IT’S interesting, the odd corners the world holds. There are, obviously, universes within universes that a person can explore endlessly, learning something here, something there — at the very least picking up appreciation for various professions and people’s talent/ proclivities along the way.
Yet, a person cannot cover a universe, or, perhaps, even an ounce of what lies within it. A lifetime is not long enough (though one can try, and I’ve been fortunate enough to have the privilege of knowing some exceptionally well-informed people in their own fields); still, exploration, discovery, is a wonderful thing.
In that spirit, as I write, I keep hearkening back to a conversation with a friend recently. This lady is a very learned person, and for quite some time, friendship has deepened over a shared love for music, literature, and poetry. She is, of course, better schooled than I — or one could say she has worked harder. In any case, one has learned a lot.
However, the recent conversation revealed something that oneself, as an anthropologist, found fairly difficult to wrap one’s mind around — a lack of understanding of pop culture, the importance of it thereof, and why it has for decades been of such iconic value in cultures (I can realistically speak of only the English-, Urdu-, and Punjabi-speaking spheres, but others can of course be extrapolated) around the world.
The point is that pop culture cannot be dismissed.
What I was surprised by was that this is a person who knows her pop culture well, the music and the legends, the tragedies and the trajectories, of (fairly) contemporary pop culture from ‘American Pie’ to Andy Warhol, and the glory that goes between these goal points. Even so, though, the iconic status of this field of endeavour was lost on her, or at least not appreciated enough.
Through the ages, pop culture — or whichever nomenclature has been applied to it over centuries — has been a pulse point for the age and culture to which it has referred. This holds true for music, literature, poetry, etc. Charles Dickens was an author of his times, as was Jane Austen or the Bronte sisters, or T.S. Eliot. From the travails of chimney sweeps to drawing room romances, to the challenges of the aging process, all refer to a tiny portion of a galaxy. In Other Rooms, Other Wonders, as the title of the book goes — a glorious title, by the way, in one’s humble opinion.
One must not allow oneself to digress, though. Exercising one’s mind as these lines are being written is the subject of music. Well then, for one thing, Bob Dylan received the Nobel Prize for literature, a decision that, at the time, was widely criticised, but after the event recognised that lyric writing is indeed a form of poetry, therefore literature. He was referred to famously in one of the songs of Joan Baez, as the “great unwashed phenomenon”, she being the person who introduced him to the world in the first place, having already achieved fame herself back in the 1960s.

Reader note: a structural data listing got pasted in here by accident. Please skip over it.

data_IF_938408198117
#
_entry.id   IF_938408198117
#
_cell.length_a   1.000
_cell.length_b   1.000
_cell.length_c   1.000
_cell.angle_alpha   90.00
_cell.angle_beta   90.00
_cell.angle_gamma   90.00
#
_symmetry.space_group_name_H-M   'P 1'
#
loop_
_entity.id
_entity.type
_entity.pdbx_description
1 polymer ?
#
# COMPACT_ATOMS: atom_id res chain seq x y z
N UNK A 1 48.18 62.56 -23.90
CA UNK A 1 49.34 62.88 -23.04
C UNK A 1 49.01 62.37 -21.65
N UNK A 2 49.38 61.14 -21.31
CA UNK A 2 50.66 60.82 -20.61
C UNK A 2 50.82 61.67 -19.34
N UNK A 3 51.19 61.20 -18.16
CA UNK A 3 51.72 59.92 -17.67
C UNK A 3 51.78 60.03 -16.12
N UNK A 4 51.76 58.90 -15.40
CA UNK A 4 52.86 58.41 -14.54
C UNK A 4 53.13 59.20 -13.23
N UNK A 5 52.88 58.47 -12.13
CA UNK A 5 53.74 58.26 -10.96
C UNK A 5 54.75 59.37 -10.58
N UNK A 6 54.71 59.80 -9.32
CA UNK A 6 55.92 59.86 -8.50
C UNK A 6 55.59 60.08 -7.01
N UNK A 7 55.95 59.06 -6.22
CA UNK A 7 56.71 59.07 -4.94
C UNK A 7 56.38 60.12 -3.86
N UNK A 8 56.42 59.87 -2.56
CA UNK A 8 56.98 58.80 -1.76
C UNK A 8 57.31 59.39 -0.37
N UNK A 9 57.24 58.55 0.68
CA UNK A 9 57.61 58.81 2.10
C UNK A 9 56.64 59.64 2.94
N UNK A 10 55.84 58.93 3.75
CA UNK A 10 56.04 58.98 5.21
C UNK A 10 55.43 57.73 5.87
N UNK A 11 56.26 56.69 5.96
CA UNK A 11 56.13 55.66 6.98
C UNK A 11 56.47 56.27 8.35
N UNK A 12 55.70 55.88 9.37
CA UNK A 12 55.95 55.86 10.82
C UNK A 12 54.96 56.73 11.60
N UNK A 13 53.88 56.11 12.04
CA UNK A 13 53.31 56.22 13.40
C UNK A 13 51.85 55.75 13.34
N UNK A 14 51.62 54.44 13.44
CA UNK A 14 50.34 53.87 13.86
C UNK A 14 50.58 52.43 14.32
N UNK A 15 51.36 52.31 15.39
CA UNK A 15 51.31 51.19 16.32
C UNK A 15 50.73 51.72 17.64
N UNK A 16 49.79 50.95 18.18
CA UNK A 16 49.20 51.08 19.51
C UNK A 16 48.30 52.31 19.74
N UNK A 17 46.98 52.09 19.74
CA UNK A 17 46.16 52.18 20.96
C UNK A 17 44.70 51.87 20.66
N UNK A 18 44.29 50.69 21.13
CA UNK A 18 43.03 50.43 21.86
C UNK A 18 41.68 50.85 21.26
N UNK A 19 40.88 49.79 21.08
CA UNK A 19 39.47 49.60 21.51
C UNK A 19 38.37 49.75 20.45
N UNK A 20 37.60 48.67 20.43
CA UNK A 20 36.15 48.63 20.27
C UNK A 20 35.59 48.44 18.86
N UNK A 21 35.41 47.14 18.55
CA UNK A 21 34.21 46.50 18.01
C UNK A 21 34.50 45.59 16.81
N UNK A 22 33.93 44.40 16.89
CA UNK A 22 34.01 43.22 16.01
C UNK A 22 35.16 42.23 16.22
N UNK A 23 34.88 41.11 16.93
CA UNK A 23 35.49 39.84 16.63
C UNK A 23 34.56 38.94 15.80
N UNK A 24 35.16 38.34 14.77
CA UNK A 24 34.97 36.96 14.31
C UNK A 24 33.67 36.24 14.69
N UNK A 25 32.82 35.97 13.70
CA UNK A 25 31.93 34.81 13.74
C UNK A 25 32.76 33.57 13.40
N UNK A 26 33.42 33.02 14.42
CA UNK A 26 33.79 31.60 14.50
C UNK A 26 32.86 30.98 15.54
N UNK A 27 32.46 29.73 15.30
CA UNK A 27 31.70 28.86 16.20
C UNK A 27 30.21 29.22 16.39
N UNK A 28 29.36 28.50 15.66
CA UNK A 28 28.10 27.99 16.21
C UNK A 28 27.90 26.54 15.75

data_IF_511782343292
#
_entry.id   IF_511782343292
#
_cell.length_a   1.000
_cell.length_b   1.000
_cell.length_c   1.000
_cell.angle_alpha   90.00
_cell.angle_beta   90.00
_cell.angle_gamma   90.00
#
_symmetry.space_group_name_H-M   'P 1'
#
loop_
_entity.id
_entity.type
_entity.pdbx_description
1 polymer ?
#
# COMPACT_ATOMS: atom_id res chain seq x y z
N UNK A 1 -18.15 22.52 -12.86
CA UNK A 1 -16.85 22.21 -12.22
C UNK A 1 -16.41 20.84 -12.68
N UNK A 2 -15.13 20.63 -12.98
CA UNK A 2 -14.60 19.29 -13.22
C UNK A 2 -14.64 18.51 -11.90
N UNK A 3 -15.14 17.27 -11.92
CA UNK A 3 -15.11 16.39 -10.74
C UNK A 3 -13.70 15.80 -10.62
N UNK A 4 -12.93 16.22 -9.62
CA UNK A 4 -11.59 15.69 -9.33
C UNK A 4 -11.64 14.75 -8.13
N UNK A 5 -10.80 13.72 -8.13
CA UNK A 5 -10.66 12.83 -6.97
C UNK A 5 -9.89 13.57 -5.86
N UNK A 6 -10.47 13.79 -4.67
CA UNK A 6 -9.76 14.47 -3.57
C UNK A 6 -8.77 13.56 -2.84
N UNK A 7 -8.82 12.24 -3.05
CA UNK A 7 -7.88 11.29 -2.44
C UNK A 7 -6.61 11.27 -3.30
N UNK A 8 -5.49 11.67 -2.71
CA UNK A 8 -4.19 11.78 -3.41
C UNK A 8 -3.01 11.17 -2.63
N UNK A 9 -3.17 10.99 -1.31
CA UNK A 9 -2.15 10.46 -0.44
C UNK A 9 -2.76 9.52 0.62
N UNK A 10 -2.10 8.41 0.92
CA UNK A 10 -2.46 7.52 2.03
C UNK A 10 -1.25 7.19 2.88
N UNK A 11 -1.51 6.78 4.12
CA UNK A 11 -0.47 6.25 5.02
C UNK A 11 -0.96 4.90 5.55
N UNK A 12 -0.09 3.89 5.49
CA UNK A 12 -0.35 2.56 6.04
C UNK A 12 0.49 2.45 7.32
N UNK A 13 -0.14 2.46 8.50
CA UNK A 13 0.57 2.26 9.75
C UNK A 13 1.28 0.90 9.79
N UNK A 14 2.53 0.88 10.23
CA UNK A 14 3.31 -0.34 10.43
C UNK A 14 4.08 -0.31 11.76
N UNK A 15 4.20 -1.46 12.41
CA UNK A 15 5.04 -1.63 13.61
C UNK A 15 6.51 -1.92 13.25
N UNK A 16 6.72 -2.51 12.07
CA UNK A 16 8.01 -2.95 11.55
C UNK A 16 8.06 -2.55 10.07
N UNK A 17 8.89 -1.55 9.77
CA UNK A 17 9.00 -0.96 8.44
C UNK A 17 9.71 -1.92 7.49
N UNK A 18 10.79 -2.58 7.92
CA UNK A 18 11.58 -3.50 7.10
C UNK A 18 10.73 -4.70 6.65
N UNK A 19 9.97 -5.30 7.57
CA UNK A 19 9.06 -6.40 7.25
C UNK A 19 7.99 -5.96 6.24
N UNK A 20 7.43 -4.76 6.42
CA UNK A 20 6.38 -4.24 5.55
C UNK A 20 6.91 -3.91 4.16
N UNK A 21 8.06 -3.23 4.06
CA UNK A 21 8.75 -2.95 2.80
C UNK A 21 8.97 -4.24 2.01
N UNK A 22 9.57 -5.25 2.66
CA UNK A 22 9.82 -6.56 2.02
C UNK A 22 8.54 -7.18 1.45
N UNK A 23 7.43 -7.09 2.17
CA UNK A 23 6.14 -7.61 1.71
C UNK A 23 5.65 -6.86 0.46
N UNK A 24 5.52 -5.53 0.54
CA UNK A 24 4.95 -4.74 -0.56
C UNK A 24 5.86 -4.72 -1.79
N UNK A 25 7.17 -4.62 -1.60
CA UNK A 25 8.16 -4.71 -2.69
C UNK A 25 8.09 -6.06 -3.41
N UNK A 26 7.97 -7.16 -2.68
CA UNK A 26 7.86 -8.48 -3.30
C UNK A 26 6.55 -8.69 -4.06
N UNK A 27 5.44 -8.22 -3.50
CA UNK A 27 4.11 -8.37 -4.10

That being as it may, perhaps a consideration was that his song-writing is deeply political — just as Joan Baez’s own work; she wrote and spoke out strongly about the pressing issues of the times, including the Vietnam War and Nelson Mandela, amongst a host of other topics. Anti-war, human rights, dignity of man, she has covered a fair bit.
From there, talking about the relevance of pop culture, one can refer to the imitable Madonna, who has through her illustrious career been a path-breaker in so many ways, including the song ‘Papa don’t Preach’ in the 1980s, which talked about the choice about unintended pregnancies at a time when it was still a taboo subject entirely. At a university library in London, one came across an MA thesis on her work, dissecting it from an anthropological point of view to match it up to real-world events.
From there we can go to Michael Jackson, who sang about race relations, or Leonard Cohen, who wrote and sang about the challenges of the soul — a beautiful lyricist and poet if there ever was one, may his soul rest in peace. One needs also — perhaps only — to go to Pink Floyd to understand how closely pop culture is linked to the real world.
Closer to home, there is the lovely song by Shehzad Roy, Laga Reh, which refers obliquely to the Raymond Davis affair and Guantanamo Bay. Then there’s Bijli Ji, a long-standing trope about our perennial electricity problems, an issue that was picturised in song initially by Bushra Ansari.
The examples can go on and on. The point is that pop culture cannot be dismissed. In so many ways, it represents the times in which it is produced, a mirror to society and often an alternative viewpoint, a system of dissent. Perhaps that is why it has over generations found such traction.
The writer is a member of staff.
Published in Dawn, November 18th, 2019